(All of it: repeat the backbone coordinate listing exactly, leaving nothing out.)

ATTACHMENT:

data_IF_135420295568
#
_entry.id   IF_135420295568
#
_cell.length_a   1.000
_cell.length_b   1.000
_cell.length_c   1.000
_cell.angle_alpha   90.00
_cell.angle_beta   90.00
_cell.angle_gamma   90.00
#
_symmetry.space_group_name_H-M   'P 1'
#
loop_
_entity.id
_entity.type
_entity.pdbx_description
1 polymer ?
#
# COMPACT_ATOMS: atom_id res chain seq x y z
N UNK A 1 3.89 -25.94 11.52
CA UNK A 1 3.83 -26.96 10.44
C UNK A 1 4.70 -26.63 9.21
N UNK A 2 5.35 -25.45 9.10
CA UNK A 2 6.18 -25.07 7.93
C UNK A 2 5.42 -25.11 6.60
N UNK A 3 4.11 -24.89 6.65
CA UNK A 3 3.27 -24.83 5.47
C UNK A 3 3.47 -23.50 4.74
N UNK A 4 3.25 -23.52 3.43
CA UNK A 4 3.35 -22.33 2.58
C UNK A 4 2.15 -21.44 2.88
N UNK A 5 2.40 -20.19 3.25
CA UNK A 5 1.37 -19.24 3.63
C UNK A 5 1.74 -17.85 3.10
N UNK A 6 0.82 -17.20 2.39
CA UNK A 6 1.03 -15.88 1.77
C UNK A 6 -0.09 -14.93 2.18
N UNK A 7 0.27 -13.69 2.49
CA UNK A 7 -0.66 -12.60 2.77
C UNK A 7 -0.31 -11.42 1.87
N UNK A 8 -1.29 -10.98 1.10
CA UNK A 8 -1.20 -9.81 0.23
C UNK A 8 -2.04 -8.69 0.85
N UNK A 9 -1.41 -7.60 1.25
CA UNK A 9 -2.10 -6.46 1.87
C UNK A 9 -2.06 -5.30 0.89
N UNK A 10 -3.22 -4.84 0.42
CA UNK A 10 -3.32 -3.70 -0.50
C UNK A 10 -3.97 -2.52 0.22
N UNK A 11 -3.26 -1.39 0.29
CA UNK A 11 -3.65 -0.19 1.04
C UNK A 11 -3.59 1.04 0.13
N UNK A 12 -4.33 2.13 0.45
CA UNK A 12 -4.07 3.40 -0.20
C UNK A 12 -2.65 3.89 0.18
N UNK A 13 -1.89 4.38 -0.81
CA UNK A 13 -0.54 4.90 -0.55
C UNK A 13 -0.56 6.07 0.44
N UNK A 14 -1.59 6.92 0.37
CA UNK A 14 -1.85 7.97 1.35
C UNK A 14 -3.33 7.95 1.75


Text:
data_IF_135420295568
#
_entry.id   IF_135420295568
#
_cell.length_a   1.000
_cell.length_b   1.000
_cell.length_c   1.000
_cell.angle_alpha   90.00
_cell.angle_beta   90.00
_cell.angle_gamma   90.00
#
_symmetry.space_group_name_H-M   'P 1'
#
loop_
_entity.id
_entity.type
_entity.pdbx_description
1 polymer ?
#
# COMPACT_ATOMS: atom_id res chain seq x y z
N UNK A 1 3.89 -25.94 11.52
CA UNK A 1 3.83 -26.96 10.44
C UNK A 1 4.70 -26.63 9.21
N UNK A 2 5.35 -25.45 9.10
CA UNK A 2 6.18 -25.07 7.93
C UNK A 2 5.42 -25.11 6.60
N UNK A 3 4.11 -24.89 6.65
CA UNK A 3 3.27 -24.83 5.47
C UNK A 3 3.47 -23.50 4.74
N UNK A 4 3.25 -23.52 3.43
CA UNK A 4 3.35 -22.33 2.58
C UNK A 4 2.15 -21.44 2.88
N UNK A 5 2.40 -20.19 3.25
CA UNK A 5 1.37 -19.24 3.63
C UNK A 5 1.74 -17.85 3.10
N UNK A 6 0.82 -17.20 2.39
CA UNK A 6 1.03 -15.88 1.77
C UNK A 6 -0.09 -14.93 2.18
N UNK A 7 0.27 -13.69 2.49
CA UNK A 7 -0.66 -12.60 2.77
C UNK A 7 -0.31 -11.42 1.87
N UNK A 8 -1.29 -10.98 1.10
CA UNK A 8 -1.20 -9.81 0.23
C UNK A 8 -2.04 -8.69 0.85
N UNK A 9 -1.41 -7.60 1.25
CA UNK A 9 -2.10 -6.46 1.87
C UNK A 9 -2.06 -5.30 0.89
N UNK A 10 -3.22 -4.84 0.42
CA UNK A 10 -3.32 -3.70 -0.50
C UNK A 10 -3.97 -2.52 0.22
N UNK A 11 -3.26 -1.39 0.29
CA UNK A 11 -3.65 -0.19 1.04
C UNK A 11 -3.59 1.04 0.13
N UNK A 12 -4.33 2.13 0.45
CA UNK A 12 -4.07 3.40 -0.20
C UNK A 12 -2.65 3.89 0.18
N UNK A 13 -1.89 4.38 -0.81
CA UNK A 13 -0.54 4.90 -0.55
C UNK A 13 -0.56 6.07 0.44
N UNK A 14 -1.59 6.92 0.37
CA UNK A 14 -1.85 7.97 1.35
C UNK A 14 -3.33 7.95 1.75